Finding Work that Fits a Family
PROVO, Utah – Aug 15, 2022 – For Dane Bendixen, startup enthusiast and father of three, the values he found while studying entrepreneurship at the BYU Marriott School of Business have carried him throughout his career. One such value is prioritizing his family and personal life. After moving seven times in as many years for work, the 2010 graduate has become a firm believer in working for companies that fit the schedule and lifestyle he wants for himself and his family.
Currently, Bendixen lives in Sandy, Utah, two miles from where he grew up. He recently started a new job as VP of product and 10th employee of a seed-stage startup called Fin3. The startup is a fintech company that aims to disrupt the payments industry and make blockchain technologies more accessible to financial institutions.
Having moved between several startups during his career, Bendixen says that one of the advantages of working with younger companies is that he is a lot closer to the decision-making process. “I look for unicorn opportunities where I can be a part of something bigger than myself,” he says.
Another advantage of entering a startup in its earlier stages, he points out, is the potential for tremendous financial gain. “If I can be successful monetarily, what can I do with that?” Bendixen asks, before answering his own question. “I’ll have more opportunities to serve and more time to spend with my family and friends.”
Bendixen’s foray into startups began at BYU Marriott. “Through different classes, I had opportunities to create business plans with various groups and actively pursue different business ventures,” he says. Bendixen explains that even the businesses that proved unsuccessful were instrumental in providing him with the entrepreneurial experiences he needed and wanted.
Bendixen also appreciates the chances he was given to make critical decisions during his time at BYU Marriott, which prepared him to thrive in the loose structure of a startup environment. “Within the entrepreneurship program, there was a lot of autonomy in the classes I took and the projects I pursued. This hands-off mindset within the program was helpful because it allowed me to make decisions and gain confidence in my personal entrepreneurial abilities,” he says.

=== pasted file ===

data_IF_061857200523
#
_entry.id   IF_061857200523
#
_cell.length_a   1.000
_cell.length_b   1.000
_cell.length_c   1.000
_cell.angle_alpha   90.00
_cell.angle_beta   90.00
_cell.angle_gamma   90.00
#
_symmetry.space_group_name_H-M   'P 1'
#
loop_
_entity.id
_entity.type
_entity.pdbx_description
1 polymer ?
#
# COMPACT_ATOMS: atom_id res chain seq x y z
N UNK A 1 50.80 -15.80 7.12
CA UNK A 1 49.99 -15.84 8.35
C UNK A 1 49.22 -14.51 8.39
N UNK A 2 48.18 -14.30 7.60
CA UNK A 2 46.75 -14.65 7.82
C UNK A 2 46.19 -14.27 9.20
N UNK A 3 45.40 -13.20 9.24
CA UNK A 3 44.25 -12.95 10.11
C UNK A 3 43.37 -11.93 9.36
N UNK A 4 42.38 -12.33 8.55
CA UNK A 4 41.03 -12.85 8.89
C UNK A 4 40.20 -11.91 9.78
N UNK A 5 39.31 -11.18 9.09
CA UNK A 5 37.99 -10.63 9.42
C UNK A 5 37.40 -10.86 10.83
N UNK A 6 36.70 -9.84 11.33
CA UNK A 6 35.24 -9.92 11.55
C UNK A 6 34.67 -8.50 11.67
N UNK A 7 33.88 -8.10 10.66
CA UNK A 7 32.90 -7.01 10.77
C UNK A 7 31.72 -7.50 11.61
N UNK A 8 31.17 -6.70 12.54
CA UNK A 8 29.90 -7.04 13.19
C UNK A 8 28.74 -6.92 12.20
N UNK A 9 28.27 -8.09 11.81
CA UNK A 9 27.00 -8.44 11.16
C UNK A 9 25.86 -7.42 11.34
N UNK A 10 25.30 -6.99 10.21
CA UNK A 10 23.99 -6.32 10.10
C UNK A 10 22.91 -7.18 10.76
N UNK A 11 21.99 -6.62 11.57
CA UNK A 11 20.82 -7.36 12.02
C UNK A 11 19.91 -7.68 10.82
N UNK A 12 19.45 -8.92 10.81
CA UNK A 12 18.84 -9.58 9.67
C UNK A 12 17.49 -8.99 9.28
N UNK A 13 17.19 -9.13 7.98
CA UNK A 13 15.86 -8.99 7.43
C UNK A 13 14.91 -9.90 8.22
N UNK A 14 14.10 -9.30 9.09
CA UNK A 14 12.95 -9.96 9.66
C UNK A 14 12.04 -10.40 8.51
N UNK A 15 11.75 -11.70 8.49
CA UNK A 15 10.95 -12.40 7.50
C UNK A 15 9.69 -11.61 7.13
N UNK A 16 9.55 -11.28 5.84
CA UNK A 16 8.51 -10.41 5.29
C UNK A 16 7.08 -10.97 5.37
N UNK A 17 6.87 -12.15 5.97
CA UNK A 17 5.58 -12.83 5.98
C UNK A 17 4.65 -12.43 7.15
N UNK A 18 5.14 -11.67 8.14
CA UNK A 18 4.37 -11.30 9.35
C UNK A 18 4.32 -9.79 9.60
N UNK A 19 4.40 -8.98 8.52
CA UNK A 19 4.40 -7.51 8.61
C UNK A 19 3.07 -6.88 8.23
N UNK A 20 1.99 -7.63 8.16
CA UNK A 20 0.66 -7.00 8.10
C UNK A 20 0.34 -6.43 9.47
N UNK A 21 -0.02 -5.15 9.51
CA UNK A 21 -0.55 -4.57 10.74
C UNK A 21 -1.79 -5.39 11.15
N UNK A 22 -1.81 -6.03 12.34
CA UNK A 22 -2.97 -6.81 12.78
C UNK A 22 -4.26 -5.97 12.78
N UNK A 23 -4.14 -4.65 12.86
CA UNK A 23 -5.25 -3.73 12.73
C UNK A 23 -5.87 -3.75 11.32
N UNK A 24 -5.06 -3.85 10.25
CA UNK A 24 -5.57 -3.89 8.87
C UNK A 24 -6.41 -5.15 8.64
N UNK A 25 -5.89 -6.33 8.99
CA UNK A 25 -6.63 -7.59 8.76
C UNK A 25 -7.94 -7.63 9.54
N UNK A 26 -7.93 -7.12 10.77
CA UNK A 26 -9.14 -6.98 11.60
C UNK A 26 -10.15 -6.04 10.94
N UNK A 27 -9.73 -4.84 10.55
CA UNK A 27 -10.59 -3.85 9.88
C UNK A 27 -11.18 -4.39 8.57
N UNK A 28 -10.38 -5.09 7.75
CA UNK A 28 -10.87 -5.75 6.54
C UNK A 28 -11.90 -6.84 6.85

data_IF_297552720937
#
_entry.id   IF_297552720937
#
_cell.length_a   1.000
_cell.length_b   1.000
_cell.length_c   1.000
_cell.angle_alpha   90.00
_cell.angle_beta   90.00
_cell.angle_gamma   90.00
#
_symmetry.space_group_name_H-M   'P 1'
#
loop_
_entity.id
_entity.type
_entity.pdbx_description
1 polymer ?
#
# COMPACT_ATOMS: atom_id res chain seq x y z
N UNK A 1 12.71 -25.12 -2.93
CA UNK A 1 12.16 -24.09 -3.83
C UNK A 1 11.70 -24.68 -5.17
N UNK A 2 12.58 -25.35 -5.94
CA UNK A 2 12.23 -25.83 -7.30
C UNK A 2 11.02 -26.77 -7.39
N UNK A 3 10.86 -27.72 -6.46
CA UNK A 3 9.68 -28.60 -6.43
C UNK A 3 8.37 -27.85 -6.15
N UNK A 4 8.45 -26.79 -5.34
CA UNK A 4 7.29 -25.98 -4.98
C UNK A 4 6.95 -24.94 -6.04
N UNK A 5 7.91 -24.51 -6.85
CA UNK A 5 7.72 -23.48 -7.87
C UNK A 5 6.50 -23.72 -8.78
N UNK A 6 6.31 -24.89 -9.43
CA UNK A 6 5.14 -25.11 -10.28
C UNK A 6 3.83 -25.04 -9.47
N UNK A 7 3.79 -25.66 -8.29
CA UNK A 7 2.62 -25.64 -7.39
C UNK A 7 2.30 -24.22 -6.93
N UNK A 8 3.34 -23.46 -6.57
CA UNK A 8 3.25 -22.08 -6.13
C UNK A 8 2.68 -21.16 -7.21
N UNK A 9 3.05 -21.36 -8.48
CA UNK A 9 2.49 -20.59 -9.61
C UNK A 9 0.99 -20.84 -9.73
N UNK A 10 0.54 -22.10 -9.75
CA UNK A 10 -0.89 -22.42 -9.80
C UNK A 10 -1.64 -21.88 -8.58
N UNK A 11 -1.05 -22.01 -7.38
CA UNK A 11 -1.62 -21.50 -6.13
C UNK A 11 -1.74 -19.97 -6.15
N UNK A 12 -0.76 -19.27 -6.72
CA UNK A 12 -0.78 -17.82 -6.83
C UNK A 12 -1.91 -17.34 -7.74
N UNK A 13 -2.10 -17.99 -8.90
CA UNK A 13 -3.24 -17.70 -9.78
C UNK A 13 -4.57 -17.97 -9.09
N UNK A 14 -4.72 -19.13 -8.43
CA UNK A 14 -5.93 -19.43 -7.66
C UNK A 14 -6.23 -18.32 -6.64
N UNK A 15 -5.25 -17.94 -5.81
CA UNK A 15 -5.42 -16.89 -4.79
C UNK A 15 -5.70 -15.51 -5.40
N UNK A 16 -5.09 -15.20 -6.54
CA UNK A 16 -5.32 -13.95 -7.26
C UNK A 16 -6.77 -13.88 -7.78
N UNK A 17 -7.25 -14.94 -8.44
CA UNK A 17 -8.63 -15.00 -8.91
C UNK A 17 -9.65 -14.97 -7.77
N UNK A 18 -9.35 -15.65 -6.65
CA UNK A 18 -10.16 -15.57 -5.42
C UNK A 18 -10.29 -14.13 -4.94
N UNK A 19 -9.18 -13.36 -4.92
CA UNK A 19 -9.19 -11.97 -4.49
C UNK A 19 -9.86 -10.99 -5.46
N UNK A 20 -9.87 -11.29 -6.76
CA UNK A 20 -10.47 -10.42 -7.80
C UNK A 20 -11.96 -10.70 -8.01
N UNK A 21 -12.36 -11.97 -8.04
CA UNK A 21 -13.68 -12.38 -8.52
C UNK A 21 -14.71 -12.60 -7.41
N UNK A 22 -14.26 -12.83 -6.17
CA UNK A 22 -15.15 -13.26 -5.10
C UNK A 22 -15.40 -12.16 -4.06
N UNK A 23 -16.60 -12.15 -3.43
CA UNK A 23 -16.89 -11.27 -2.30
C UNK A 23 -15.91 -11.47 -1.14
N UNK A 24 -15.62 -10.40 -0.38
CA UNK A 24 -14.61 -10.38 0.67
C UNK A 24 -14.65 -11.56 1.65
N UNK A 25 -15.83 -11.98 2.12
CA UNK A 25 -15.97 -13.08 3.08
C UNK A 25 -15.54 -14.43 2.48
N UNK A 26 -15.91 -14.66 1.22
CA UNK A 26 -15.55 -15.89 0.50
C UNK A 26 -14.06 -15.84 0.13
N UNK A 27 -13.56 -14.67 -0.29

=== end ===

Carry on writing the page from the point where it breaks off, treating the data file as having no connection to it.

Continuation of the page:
Another key aspect of BYU Marriott that shaped Bendixen’s education was the professors he worked alongside. “Seeing my professors animated and excited about what they were teaching made me realize that entrepreneurship is what got them up in the morning. It was exciting for them to come and teach a bunch of 20-year-olds how to succeed in life,” he says.
Now that Bendixen has more than a decade of career experience, he has learned for himself how important it is to work at a job that will motivate him to wake up in the morning. For Bendixen, a healthy work-life balance has been central in his search for jobs. During job interviews, he is forward with his intentions about keeping his work and family life balanced because he knows he will enjoy the job more if the company culture is accepting of his boundaries.
“I’m transparent with the interviewers,” states Bendixen. “When I interview, I’m clear about my values, desires, and intents.” He knows that if the job doesn’t pan out, the company was not the right place for him. “I work for companies that will work for me and my family,” he adds. “I’ve been fortunate to have a lot of flexibility in my career and the different companies I’ve worked for.”
He has learned that the more transparent he is with companies about his values, the more respectful they have been about his boundaries. “My advice to everyone would be to not misrepresent yourself in an interview and to look for career opportunities that prioritize family,” he shares.
For Bendixen, family comes first.
Media Contact: Chad Little (801) 422-1512
Writer: Liesel Allen